Trip Report: Midwest in July (#1/3)
We’re home! Our epic 7-day road trip across the Midwest spanned some 1,700 miles and nearly 36 hours of driving. Add in sleeping, using the bathroom, cooking and eating, and we probably spent two thirds of the week in a space smaller than our living room at home.
It was our first week-long trip in Roxanne, and it was awesome. I’ve probably got enough photos and stories to fill a book, but will settle for three blog posts instead. The first is about the places we stayed. Later this week, I’ll write about what we brought, ate and did. The third post will be about the finances of a week-long RV trip.
Different types of lodging
When you’re driving a small motorhome like ours, you have plenty of options for overnight stays. In fact, I would argue that a Class B RV gives you the most options anywhere on the camping spectrum. You can pull over in a parking lot (with permission, of course) or choose one of those swank RV resorts with full hookups and a pool. We’re finding we like the spaces in between the best.
On this trip, we spent three nights in two separate Ohio state parks, one night on the street of a suburban residential neighborhood and two nights in a county campground. All worked really well for us, and all had their own advantages.
We really like state parks. The ones we’ve visited both before Roxanne and since have been well-kept and visited by friendly people from all over the place. (Recall our trip to Michigan and Lindy’s report from Ohio.) We’ve never paid more than $40 a night for a prepaid reservation at a state park. The state parks we’ve used have had only electric hookups — not water or sewer — but that’s never been an issue for us. The electric gives us the ability to run everything in the van, and we just use the centralized sanitation stations to fill and empty our tanks every few days.
Where we stayed this time
Stop 1: East Harbor State Park, Lakeside-Marblehead, Ohio (2 nights)
We picked East Harbor so we could have easy access to Put-In-Bay, an island in Lake Erie where Lindy spent some time when she was younger. The park was a great choice. It has its own beach on Lake Erie and a nice set of shady spots for RVs that you can pull into. Plenty of tent campers too. We like seeing a diversity of equipment because it makes our surroundings more interesting. Many of the large RV parks have more concrete than trees, and we don’t like spending the night in a canyon city of gigantic motor coaches with their equipment rumbling.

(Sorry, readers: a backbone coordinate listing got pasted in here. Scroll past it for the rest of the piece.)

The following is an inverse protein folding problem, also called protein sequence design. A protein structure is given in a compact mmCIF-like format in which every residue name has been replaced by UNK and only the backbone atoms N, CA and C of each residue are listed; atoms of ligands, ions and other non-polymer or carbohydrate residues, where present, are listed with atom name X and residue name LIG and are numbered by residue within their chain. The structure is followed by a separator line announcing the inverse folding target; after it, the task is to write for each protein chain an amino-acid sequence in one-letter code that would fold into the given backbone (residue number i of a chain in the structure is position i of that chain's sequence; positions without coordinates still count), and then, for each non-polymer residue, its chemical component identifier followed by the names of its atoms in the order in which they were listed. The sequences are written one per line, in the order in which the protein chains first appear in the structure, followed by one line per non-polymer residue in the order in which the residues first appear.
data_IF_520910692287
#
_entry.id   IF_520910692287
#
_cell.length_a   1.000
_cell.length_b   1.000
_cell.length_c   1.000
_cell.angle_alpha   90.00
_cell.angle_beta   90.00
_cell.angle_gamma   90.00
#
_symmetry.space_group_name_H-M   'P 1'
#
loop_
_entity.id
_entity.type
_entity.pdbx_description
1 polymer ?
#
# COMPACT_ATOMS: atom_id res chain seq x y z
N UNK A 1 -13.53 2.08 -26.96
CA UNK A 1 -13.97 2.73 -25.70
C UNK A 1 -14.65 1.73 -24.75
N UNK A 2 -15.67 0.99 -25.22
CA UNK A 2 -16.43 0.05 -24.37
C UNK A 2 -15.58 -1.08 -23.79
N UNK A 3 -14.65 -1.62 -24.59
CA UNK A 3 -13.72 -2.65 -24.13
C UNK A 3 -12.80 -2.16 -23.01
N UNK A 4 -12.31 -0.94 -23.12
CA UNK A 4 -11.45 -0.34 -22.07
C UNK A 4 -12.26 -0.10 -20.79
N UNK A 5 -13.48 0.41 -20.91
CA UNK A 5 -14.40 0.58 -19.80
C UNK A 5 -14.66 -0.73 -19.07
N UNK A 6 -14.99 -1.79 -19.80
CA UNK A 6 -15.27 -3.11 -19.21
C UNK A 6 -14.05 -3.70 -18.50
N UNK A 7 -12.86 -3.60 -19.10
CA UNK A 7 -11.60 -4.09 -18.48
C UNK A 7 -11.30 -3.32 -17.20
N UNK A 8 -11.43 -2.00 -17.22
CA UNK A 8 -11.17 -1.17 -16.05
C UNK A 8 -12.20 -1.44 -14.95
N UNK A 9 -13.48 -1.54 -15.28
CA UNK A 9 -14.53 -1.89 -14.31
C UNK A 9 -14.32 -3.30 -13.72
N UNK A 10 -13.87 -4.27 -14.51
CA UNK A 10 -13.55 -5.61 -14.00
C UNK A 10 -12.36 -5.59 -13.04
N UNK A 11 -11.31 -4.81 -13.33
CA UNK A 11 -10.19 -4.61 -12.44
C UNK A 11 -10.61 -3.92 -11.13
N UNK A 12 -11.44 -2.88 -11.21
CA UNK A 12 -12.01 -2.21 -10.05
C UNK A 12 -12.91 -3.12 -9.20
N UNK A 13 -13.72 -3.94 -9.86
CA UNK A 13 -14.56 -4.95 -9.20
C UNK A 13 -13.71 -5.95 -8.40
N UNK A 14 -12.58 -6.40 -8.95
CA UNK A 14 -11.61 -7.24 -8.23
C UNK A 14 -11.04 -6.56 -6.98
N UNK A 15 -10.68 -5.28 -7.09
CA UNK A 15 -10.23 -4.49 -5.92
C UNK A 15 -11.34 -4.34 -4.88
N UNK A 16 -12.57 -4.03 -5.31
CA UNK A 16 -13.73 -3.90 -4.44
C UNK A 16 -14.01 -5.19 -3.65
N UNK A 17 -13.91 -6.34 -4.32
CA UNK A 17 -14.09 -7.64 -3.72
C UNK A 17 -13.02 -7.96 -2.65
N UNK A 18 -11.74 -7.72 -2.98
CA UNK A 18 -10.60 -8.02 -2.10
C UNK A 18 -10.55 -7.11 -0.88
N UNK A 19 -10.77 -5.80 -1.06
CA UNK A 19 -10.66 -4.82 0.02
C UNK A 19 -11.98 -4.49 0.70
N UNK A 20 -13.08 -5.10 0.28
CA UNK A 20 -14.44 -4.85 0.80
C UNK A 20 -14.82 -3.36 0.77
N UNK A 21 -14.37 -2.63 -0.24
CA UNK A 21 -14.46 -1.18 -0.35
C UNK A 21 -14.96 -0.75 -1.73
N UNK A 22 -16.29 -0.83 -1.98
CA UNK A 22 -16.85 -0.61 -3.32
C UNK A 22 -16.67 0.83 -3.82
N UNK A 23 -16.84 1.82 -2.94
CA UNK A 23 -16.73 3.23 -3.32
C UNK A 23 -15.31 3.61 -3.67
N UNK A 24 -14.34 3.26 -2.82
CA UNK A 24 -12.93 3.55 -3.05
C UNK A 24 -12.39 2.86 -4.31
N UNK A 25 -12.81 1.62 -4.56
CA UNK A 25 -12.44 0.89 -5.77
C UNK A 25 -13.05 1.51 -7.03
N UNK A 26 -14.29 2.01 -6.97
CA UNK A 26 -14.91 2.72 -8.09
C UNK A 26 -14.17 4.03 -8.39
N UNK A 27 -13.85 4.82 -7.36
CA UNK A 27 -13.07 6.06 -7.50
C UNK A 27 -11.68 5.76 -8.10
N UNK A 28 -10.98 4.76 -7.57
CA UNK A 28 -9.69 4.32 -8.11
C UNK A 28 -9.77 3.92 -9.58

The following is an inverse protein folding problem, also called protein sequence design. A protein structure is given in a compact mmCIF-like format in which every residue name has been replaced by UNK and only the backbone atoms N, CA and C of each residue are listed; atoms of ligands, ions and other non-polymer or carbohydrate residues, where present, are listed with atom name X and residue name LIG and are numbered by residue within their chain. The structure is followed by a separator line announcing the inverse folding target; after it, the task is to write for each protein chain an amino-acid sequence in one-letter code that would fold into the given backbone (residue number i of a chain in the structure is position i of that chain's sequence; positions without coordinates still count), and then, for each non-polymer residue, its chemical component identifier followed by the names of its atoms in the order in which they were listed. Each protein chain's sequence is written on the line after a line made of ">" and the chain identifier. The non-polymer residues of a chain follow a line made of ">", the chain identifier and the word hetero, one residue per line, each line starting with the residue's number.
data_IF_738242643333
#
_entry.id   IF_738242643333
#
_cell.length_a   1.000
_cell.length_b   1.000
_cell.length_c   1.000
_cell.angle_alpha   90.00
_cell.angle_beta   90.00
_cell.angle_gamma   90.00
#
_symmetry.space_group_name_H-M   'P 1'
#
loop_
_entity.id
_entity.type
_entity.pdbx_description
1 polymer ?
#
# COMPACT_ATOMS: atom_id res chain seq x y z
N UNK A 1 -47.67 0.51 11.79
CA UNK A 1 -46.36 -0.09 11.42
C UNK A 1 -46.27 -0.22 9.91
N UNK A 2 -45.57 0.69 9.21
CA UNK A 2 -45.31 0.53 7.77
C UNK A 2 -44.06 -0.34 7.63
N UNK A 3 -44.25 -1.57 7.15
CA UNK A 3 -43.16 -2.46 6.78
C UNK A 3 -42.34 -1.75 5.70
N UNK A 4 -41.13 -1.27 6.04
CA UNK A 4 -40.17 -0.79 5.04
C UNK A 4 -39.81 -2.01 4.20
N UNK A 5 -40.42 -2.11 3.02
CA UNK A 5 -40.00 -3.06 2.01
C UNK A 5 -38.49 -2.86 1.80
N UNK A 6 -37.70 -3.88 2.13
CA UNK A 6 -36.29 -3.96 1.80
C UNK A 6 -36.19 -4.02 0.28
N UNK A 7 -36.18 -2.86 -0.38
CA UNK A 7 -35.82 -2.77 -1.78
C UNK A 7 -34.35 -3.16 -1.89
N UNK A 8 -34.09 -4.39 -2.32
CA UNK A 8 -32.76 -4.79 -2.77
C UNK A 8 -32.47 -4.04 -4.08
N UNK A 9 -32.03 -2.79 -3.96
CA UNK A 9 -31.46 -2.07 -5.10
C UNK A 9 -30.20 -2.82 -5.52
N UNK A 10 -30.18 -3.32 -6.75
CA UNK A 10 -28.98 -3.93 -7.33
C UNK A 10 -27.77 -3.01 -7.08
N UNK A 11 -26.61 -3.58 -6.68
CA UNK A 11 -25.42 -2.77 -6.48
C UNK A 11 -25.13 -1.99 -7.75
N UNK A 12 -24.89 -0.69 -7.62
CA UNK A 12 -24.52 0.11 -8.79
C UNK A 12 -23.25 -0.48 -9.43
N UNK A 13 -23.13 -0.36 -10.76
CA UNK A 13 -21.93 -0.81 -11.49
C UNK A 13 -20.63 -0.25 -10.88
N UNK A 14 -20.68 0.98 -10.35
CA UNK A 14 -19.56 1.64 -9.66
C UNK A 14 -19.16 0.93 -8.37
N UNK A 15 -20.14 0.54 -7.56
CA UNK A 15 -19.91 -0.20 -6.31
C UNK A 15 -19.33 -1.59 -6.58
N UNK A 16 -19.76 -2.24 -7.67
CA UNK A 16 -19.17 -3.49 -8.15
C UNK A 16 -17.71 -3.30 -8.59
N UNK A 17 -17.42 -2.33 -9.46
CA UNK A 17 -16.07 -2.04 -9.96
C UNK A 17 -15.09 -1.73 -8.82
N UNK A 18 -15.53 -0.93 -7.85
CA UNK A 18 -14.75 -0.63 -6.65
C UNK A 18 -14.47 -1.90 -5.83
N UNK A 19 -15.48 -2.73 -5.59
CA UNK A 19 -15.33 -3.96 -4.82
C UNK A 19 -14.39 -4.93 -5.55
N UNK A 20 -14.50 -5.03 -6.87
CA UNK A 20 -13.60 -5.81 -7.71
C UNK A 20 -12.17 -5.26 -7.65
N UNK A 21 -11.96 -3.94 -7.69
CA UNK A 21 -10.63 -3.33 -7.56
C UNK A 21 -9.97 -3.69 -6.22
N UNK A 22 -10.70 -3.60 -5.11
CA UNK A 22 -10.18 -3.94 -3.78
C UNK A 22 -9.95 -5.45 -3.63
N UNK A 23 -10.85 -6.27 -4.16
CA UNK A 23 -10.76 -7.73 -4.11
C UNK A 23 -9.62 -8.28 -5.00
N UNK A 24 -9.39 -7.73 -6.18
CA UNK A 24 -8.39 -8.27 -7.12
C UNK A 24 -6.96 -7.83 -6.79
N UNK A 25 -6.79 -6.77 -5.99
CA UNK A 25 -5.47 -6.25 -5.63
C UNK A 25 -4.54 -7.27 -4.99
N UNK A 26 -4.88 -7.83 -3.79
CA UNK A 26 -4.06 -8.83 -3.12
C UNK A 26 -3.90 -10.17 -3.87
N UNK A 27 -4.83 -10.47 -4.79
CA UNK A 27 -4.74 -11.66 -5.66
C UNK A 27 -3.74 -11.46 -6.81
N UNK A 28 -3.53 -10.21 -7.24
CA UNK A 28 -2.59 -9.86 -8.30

At East Harbor, there were plenty of kids riding bikes around the loops. XY joined in on her scooter and went around, around, around to burn off all that energy from sitting in the van for hours on the road. I got in a nice 4-mile run on trails heading to and along the beach from the campground. And through the Travato Owners Facebook group, we met a nice couple from the Pittsburgh area who spotted Roxanne where we had parked. They drive the Mercedes-based Winnebago Era, which we had never seen in person before. Neat vehicle.
Our immediate neighbors were a fifth wheel towed by a pickup truck, a large Winnebago Class A and an RV trailer of some sort. We were in the spot on the end, and were easily dwarfed by the others around. The owner of the fifth wheel told me he admired our small size and the ease of setup and takedown, given his leveling jacks and all the other paraphernalia he uses. The Era was the only other Class B we saw in the park.
The park was indeed within easy driving distance for the ferry to Put-in-Bay. Bathroom facilities were clean and easy to get to. The sanitation station had all the right elements for dumping and filing up. And the weather was amazing…
Stop 2: The end of my mom’s driveway (1 night)
After Ohio, we drove over to Northern Indiana to spend some time with my mom. After some family time, shopping and a nice dinner out, it was time for our first boondocking experience on an actual road! It’s a quiet neighborhood without a lot of traffic. We were able to get to sleep even under a streetlight without putting up the shades. It was a cool enough night that the battery-powered fans and open windows with screens were enough ventilation, so no need for the generator. We got a decent night’s rest and headed out early the next morning without disturbing my mom. I’d read about how a “driveway stay” lets you sleep in your own bed every night and eat your own food from your own dishes. Now we got to experience one, even though we chose the street because the driveway is on a slope. Some of the neighbors driving by on the way to work seemed very curious about what might be going on in the big red van, but nobody bothered us.
Stop 3: Camp Reinberg, Palatine, Ill. (2 nights)